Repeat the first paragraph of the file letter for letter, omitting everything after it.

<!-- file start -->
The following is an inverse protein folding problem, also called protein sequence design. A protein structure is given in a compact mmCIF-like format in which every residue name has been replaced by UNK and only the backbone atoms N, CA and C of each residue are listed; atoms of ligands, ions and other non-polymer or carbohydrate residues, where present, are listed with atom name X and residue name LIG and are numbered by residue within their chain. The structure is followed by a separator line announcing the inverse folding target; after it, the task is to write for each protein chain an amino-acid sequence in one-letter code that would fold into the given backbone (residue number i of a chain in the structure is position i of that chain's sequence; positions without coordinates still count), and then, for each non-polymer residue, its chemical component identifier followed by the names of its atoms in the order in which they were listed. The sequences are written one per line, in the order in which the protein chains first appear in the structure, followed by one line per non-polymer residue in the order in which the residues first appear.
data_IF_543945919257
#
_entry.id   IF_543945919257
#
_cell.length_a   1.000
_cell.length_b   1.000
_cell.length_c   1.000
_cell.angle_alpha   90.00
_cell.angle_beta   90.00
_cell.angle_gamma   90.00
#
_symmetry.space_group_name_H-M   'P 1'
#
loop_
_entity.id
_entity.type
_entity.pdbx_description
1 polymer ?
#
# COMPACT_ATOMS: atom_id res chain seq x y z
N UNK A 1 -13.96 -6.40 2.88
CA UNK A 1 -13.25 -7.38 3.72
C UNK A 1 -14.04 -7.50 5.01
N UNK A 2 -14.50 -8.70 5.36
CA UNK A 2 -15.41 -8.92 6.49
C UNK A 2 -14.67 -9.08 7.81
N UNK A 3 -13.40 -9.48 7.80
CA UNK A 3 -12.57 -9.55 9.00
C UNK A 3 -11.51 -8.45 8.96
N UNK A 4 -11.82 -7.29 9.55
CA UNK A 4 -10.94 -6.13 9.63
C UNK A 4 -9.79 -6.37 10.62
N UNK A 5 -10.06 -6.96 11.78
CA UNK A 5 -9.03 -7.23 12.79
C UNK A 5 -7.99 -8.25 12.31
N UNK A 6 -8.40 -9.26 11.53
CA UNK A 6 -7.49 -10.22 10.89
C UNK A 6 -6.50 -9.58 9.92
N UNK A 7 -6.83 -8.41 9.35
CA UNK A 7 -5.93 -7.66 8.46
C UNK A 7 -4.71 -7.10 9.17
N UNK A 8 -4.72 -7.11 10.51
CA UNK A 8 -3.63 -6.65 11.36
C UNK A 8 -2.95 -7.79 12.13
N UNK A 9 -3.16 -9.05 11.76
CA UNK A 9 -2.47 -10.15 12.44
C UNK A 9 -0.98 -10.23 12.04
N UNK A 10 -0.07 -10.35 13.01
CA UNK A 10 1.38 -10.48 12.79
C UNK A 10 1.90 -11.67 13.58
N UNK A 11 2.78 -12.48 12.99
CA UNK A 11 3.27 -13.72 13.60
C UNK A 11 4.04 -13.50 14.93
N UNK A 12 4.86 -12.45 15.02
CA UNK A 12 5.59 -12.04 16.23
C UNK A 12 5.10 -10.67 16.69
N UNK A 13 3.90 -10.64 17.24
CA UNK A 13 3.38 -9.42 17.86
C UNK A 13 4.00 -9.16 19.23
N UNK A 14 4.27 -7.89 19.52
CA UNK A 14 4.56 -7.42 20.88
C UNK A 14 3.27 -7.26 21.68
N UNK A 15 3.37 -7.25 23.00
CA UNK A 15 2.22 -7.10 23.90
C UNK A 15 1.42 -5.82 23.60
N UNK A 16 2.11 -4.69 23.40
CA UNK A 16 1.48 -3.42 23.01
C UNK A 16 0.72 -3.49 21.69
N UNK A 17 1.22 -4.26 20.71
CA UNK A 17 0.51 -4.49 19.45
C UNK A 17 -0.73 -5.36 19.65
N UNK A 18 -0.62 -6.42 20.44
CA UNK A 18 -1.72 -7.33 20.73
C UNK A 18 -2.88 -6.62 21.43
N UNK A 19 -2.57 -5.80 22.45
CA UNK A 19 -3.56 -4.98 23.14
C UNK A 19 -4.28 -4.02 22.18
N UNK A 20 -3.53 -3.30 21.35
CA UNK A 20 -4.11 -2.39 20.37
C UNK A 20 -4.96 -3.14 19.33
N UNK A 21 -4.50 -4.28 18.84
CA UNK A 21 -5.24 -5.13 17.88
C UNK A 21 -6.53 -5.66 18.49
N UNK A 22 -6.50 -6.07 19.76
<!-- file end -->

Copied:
The following is an inverse protein folding problem, also called protein sequence design. A protein structure is given in a compact mmCIF-like format in which every residue name has been replaced by UNK and only the backbone atoms N, CA and C of each residue are listed; atoms of ligands, ions and other non-polymer or carbohydrate residues, where present, are listed with atom name X and residue name LIG and are numbered by residue within their chain. The structure is followed by a separator line announcing the inverse folding target; after it, the task is to write for each protein chain an amino-acid sequence in one-letter code that would fold into the given backbone (residue number i of a chain in the structure is position i of that chain's sequence; positions without coordinates still count), and then, for each non-polymer residue, its chemical component identifier followed by the names of its atoms in the order in which they were listed. The sequences are written one per line, in the order in which the protein chains first appear in the structure, followed by one line per non-polymer residue in the order in which the residues first appear.